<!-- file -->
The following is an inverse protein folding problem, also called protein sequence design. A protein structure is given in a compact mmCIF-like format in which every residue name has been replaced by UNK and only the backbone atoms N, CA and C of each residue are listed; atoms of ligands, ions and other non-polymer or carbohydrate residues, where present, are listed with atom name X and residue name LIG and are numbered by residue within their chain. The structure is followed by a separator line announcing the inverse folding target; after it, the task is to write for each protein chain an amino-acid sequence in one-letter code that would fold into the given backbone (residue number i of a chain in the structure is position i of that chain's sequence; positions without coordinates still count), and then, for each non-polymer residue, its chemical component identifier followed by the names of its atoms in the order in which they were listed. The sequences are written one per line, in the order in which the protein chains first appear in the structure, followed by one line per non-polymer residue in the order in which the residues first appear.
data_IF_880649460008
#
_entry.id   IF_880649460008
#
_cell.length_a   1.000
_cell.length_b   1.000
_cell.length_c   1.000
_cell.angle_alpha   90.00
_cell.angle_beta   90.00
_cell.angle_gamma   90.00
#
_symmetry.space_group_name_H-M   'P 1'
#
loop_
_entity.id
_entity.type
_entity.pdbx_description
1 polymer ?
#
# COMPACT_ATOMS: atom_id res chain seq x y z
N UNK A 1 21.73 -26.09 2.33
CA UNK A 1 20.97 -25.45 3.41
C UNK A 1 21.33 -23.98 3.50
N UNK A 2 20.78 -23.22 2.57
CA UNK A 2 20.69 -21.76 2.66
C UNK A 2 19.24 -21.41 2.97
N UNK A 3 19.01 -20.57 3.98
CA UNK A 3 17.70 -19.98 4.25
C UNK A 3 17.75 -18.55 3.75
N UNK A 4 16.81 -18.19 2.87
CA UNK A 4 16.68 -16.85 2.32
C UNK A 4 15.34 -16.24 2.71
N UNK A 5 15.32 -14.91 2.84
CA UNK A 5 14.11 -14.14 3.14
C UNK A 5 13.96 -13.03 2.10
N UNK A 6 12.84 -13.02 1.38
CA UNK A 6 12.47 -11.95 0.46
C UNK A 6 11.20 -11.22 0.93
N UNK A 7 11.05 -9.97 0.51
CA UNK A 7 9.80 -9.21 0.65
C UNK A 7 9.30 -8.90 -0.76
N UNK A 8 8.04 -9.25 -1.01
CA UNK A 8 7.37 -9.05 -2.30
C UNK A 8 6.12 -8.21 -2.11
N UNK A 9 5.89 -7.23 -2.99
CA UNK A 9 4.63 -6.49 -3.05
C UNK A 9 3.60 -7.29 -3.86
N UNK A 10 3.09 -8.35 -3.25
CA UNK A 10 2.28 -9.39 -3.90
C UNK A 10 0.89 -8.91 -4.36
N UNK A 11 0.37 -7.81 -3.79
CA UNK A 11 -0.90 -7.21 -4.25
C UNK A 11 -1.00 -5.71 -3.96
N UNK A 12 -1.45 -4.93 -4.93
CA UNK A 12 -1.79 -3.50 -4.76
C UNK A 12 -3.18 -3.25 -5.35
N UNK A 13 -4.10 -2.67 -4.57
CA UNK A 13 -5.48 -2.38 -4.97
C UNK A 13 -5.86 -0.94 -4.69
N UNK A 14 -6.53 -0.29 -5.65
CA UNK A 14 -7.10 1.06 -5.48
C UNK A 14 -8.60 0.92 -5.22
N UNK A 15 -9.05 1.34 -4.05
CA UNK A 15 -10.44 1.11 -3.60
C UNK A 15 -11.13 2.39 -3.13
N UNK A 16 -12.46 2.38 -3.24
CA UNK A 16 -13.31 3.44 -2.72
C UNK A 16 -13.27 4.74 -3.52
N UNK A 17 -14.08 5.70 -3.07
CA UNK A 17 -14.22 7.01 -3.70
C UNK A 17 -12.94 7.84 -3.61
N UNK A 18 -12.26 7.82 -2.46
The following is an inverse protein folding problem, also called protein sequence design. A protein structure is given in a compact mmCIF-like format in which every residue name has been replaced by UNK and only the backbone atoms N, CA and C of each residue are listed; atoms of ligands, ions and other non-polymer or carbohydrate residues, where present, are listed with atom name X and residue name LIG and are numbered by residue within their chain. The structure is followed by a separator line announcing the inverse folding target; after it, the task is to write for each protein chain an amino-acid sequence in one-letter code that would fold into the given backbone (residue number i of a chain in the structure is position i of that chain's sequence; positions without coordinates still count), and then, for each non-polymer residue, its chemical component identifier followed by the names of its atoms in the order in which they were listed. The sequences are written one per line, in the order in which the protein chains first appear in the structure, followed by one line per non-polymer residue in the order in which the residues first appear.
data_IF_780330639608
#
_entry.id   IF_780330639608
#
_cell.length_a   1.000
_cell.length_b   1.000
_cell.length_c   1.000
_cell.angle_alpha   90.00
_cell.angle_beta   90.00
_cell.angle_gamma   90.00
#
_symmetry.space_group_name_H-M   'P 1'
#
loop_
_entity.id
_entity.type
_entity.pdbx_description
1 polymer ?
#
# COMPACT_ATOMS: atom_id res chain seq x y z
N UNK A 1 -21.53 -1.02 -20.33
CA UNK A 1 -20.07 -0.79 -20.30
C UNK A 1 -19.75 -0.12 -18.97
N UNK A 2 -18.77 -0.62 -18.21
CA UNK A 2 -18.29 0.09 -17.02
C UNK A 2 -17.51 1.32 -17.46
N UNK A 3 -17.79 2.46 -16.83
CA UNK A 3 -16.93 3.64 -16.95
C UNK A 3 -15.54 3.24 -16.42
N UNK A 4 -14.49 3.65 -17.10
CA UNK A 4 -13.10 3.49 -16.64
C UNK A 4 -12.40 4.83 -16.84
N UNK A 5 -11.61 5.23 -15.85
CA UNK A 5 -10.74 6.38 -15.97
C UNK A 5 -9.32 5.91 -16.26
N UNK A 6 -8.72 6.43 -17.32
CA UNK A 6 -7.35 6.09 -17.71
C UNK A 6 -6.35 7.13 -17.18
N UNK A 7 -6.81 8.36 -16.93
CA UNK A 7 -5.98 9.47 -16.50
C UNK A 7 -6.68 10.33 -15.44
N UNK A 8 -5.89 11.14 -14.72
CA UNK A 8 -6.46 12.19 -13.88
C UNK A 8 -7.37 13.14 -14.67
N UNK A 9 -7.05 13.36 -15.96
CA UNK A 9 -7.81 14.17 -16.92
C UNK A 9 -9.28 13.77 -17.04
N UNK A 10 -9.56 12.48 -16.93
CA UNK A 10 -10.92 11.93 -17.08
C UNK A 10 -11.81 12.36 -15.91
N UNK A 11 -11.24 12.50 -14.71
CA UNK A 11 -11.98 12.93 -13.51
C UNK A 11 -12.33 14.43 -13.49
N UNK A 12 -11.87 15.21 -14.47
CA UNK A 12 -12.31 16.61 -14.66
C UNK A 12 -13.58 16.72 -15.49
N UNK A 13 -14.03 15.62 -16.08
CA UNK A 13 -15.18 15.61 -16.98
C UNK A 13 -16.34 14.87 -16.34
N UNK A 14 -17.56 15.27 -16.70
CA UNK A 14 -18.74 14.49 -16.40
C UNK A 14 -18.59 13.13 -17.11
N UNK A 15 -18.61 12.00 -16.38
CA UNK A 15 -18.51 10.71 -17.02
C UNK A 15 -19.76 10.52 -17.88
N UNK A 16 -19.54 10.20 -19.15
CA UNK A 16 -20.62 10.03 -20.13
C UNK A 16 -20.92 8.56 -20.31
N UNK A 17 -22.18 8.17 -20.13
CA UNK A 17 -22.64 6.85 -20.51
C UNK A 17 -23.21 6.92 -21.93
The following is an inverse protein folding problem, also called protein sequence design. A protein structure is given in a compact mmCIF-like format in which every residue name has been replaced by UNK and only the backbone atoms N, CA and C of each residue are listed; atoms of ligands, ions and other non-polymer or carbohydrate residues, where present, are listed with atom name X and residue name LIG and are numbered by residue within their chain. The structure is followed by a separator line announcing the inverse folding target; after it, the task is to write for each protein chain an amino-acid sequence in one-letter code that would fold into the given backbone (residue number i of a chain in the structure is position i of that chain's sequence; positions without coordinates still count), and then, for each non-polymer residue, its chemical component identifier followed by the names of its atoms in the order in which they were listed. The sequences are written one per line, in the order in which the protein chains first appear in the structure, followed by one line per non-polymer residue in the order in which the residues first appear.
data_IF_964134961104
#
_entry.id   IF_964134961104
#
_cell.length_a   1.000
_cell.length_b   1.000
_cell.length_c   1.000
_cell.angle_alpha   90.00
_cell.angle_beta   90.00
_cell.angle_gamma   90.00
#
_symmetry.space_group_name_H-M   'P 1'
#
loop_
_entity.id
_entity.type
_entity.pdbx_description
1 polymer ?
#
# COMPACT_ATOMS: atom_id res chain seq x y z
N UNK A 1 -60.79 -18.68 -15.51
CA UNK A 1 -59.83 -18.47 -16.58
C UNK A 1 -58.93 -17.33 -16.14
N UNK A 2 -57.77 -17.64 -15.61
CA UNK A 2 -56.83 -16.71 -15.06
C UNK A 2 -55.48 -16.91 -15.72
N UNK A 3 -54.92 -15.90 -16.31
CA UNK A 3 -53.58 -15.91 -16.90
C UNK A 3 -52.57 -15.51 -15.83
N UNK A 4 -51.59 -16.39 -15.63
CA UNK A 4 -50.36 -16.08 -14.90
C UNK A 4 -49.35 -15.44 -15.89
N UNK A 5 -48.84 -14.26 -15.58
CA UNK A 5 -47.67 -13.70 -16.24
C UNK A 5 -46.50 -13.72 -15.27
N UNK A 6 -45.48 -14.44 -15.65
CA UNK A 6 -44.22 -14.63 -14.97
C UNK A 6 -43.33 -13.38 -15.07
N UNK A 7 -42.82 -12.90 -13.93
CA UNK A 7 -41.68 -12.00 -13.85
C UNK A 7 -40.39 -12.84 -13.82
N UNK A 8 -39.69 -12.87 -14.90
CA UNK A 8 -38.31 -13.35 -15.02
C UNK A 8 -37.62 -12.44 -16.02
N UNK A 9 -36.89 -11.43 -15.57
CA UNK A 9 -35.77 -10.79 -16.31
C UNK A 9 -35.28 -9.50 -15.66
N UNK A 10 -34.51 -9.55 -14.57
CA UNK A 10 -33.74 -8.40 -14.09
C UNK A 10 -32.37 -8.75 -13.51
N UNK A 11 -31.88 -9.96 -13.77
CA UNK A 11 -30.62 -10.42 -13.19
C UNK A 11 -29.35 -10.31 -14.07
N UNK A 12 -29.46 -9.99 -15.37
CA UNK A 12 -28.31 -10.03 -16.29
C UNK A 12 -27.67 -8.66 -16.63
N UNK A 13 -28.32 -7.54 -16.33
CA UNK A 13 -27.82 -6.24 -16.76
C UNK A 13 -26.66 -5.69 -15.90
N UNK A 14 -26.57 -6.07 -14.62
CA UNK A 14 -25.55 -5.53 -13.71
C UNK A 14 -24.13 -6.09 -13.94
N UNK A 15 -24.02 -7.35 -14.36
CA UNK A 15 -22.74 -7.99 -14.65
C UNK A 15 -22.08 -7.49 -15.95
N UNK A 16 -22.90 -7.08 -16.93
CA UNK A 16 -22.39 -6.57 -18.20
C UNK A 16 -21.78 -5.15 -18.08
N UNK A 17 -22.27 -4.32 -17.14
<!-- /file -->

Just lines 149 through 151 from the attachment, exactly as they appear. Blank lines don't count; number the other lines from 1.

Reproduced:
_entry.id   IF_964134961104
#
_cell.length_a   1.000